NEIGHBORHOODS BEAR THE BRUNT
Are subprime loans targeted at minorities or at minority neighborhoods? Ingrid Gould Ellen, a professor of public policy at New York University, thinks there is evidence it is the latter.
In an analysis she helped perform for the Furman Center for Real Estate and Urban Policy, where she is a co-director, Ellen drew up lists of the 10 neighborhoods in New York City with the largest number of subprime mortgages and the 10 with the smallest number.
In the neighborhoods with the highest numbers of those loans -- such as University Heights/Fordham, Jamaica and East Flatbush -- subprime loans accounted for nearly half of the mortgages issued.
On average, those 10 neighborhoods were around 5 percent white, 5 percent Asian, 59 percent black and 31 percent Hispanic. The neighborhoods with the smallest numbers of subprime loans, on the other hand, were around 55 percent white, 12 percent Asian, 14 percent black and 19 percent Hispanic.
"Even white home buyers who live in predominantly minority neighborhoods are more likely to get subprime loans," Ellen said. "The racial composition of neighborhoods is a stronger predictor of the rates of subprime loans than the income levels of the neighborhood."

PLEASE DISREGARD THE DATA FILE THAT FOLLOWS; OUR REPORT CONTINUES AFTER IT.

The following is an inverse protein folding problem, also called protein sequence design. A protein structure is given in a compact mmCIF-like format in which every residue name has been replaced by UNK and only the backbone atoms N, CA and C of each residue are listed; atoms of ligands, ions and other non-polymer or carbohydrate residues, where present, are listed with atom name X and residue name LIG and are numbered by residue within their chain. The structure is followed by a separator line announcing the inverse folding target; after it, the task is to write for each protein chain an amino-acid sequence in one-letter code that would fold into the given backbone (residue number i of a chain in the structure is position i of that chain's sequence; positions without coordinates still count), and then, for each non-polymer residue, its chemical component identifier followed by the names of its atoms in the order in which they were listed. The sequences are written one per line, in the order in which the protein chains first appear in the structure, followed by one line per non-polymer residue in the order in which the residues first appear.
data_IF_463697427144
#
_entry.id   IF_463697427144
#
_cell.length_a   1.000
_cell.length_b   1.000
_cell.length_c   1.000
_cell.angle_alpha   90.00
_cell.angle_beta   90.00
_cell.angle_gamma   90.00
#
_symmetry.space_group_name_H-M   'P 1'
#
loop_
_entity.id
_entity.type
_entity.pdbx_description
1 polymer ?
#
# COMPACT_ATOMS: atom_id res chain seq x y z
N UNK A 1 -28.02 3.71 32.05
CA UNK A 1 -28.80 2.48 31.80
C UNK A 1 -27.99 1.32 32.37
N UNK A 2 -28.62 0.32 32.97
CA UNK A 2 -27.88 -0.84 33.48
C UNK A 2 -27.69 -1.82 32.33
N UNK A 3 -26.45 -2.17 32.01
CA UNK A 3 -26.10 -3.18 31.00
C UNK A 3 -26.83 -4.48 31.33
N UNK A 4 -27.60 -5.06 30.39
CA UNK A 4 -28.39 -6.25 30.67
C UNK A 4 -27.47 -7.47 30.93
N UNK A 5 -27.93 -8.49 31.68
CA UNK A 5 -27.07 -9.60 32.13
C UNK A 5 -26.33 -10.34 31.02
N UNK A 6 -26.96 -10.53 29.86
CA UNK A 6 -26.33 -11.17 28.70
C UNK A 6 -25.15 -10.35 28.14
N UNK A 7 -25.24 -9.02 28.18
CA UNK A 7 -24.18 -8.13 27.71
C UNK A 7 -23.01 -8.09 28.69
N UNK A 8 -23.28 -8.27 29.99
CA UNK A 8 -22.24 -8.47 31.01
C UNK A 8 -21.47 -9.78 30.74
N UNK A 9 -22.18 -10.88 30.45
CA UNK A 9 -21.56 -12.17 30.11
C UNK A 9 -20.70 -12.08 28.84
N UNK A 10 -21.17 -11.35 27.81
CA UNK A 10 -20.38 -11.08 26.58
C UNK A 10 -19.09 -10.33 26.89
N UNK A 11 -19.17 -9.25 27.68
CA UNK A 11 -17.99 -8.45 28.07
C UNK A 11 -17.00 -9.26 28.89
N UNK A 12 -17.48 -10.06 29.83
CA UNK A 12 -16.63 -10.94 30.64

Unsurprisingly, given that subprime loans involve higher costs as well as borrowers whose income and credit scores place them at higher risk of default, the neighborhoods with the largest number of subprime loans are also the ones that are being battered the most in the housing market's downturn, Ellen said: "In many cities you have a real geographic concentration of the loans, which means a geographic concentration of the risk."